South East London has given me a new found love for cinema. After enjoying the Catford Mews’ short film festival recently, I made a point of attending the Crystal Palace International Film Festival (CPIFF) in September. Since 2010, CPIFF has been bringing independent films to the big screen from across the globe, including short films, mid-length films and feature films of all genres.
The opening night featured ten short films of varying genres. We were welcomed in with a free beer and popcorn, and could order food straight to the luxurious sofa-style seating of Crystal Palace’s Everyman Cinema. As a spoken word poet, I was drawn to the first film, ‘Hate’, which ironically started as a love story before twisting into a tale about extremism. I started in a place of uncertainty, but ended up in tears, fully drawn into its story. ‘Her & Her’ also centred around spoken word, featuring poet and actress Jade Anouka. Following the relationship between two women, it was beautiful in its simplicity, incredibly heart-warming, dynamic and authentic.
‘Ladykiller’ reminded me of ‘Talk Radio’, another short I had seen at Catford Mews. Both were tales of murder, with a twist at the end, yet infused with comedy throughout. ‘Ladykiller’ is centred on two young women who accidently run over a man on their way back from a festival, and when a policeman reveals a murderer is in the area, we presume this is who they have killed.
The offerings at CPIFF were diverse in both genre and mood. One of my favourite films was ‘A Piece of Cake’, where a dad is prompted not to make promises he can’t keep when he tells his daughter he will get silver ball cake decorations, which turns out to be a hilariously impossible mission. It was laugh-out-loud funny, and such a joy to see the lengths this character went to in order to keep this promise. ‘Clean’ was another favourite – a surreal piece where a man regrets cheating on his partner and ends up crawling inside a washing machine at a laundrette, in an attempt to purify himself.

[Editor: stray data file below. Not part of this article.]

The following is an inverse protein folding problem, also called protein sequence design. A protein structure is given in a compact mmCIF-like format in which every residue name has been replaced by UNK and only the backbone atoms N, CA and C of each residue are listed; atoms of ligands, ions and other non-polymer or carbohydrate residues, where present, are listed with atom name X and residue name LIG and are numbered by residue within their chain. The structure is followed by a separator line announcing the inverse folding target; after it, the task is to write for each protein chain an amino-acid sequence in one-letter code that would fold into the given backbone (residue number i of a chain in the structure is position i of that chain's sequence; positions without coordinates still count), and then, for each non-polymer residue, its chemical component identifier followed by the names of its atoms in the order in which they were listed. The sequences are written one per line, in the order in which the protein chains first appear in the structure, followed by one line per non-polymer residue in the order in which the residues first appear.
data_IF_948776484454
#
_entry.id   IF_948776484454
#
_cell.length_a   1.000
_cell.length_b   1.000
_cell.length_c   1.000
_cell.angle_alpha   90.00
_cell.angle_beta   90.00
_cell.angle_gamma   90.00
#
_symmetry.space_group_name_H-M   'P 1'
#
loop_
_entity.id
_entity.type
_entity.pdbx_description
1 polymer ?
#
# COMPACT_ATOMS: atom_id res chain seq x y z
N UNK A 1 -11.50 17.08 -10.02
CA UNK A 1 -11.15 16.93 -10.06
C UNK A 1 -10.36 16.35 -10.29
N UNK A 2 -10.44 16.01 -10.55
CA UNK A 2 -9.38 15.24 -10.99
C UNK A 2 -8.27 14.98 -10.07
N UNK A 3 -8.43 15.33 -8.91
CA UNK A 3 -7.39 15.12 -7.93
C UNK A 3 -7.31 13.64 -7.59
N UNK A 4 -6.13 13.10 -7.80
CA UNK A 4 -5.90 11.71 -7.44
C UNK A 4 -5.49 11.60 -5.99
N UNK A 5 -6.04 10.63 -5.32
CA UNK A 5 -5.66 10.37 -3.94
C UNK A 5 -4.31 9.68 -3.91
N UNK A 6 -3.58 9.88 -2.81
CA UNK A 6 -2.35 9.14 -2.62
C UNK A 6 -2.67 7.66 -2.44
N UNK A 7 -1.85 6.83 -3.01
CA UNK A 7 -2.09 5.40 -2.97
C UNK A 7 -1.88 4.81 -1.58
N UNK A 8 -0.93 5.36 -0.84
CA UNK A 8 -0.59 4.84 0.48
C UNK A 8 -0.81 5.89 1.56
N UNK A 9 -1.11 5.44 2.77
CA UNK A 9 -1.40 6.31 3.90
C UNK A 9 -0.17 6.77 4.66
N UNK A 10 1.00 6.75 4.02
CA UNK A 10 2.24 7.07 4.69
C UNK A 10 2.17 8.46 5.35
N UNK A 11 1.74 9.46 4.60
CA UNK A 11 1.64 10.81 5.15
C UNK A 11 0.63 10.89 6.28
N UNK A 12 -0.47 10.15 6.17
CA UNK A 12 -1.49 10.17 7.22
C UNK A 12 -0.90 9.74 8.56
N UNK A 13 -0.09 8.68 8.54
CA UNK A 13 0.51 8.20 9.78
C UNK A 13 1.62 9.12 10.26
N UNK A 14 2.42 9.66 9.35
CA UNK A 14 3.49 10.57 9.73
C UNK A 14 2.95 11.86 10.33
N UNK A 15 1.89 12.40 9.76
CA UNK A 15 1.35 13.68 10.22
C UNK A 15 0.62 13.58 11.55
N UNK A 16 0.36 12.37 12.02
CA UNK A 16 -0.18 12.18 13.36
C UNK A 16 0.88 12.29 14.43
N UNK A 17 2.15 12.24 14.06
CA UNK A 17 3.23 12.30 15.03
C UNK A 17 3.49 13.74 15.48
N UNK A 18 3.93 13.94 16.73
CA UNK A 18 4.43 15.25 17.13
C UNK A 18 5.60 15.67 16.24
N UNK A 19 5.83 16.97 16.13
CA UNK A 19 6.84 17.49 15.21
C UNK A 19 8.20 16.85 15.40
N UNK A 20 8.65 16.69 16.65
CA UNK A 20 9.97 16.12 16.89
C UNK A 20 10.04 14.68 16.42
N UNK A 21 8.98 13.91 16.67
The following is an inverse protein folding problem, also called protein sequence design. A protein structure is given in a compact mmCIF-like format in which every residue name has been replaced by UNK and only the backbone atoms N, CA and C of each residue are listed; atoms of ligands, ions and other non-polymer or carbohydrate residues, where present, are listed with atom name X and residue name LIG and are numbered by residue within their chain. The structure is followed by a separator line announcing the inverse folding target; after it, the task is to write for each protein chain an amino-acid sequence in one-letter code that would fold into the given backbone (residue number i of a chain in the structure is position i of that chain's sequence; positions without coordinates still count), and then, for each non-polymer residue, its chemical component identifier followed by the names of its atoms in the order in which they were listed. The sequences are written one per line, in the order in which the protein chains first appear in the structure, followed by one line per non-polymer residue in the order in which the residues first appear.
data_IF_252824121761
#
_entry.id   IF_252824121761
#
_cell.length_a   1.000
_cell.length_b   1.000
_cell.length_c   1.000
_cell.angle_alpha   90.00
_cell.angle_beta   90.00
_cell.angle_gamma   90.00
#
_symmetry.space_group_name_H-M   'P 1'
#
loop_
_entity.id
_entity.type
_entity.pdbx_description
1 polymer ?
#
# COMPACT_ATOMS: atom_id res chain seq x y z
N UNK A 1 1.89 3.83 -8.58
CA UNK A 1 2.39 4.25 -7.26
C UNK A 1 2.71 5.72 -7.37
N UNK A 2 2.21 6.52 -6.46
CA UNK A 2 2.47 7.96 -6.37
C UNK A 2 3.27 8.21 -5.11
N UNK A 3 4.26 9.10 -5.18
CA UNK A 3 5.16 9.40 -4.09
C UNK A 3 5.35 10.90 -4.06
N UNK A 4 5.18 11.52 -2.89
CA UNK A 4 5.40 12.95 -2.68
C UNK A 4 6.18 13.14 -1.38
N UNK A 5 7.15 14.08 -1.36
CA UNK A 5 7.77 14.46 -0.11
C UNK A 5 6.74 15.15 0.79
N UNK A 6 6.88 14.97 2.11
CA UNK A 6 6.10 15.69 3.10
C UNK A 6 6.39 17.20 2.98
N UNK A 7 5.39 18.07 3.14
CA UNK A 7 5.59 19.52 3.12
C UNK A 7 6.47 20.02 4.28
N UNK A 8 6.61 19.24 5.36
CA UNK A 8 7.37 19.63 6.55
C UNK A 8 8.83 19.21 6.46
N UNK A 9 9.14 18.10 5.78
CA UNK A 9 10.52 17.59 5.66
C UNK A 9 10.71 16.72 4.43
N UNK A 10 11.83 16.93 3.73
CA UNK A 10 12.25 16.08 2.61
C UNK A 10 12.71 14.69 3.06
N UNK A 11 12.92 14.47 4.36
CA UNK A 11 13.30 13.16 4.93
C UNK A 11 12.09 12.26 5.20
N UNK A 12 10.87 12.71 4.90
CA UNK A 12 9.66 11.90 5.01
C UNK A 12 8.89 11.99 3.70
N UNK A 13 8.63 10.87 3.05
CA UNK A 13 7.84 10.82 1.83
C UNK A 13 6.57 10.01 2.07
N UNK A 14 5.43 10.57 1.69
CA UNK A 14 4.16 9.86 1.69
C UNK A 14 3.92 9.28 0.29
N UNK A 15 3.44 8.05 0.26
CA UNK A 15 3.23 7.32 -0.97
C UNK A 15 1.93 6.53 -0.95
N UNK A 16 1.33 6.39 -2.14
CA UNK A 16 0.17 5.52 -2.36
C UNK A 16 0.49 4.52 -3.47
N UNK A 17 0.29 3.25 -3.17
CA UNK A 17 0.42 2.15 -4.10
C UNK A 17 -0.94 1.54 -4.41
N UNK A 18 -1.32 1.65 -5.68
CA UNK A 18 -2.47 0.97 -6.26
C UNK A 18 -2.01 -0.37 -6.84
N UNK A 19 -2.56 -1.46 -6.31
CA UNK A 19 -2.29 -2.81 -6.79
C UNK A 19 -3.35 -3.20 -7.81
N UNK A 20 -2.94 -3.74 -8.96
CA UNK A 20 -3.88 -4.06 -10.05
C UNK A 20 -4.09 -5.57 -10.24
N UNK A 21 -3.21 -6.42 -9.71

The mid-length films night, on a Sunday towards the end of the festival, continued to showcase the diverse range of modern filmmaking. The night opened with ‘The Blood Bride’, a serious yet surreal story of sex trafficking, and ended on ‘Tina and Peter’, a comedy about a man running his business from an old tea room. The second film on the billing, ‘Wings’, was one of the best, following two Land Army girls, who fall in love only to be separated on one’s husband’s return, and meet again later in life. In a Q&A after the film, the filmmakers provided further insight into the technical elements of the project. They stressed the possibility of making films on a small budget, perhaps hoping to inspire members of the audience to tell their own stories in this way. Other interesting pieces from the mid-length category included ‘Method’, a thought-provoking yet divisive piece in which a woman auditioned for an acting school in front of just one man, and ‘Underneath’, a film from Hong Kong that focused on a mother who began to sell her underwear when her unemployed partner became sick. Deep and subtle in its storytelling, ‘Underneath’ was a particular highlight for me.
As cinemas emerge again from the previous lockdowns, film festivals like these bring a new excitement, with access to films we might otherwise not see. However, despite the high calibre of films, the closing night, with an awards ceremony presented by comedian Johnny Vegas, ended the festival on a sour note. On Instagram, Jade Anouka expressed her disappointment at certain male comedians and filmmakers who made racist jokes, commenting that it felt like she had ‘gone back to the 80s’. For me, this also shone a new light on some awkwardness at the mid-length film night, where the host invited a filmmaker to the stage to do a Q&A before their film, only for them to have disappeared after it was screened. As Anouka suggested, perhaps as part of the evolution of the CPIFF it is ‘time to pass the baton’.
Featured image credit: CPIFF
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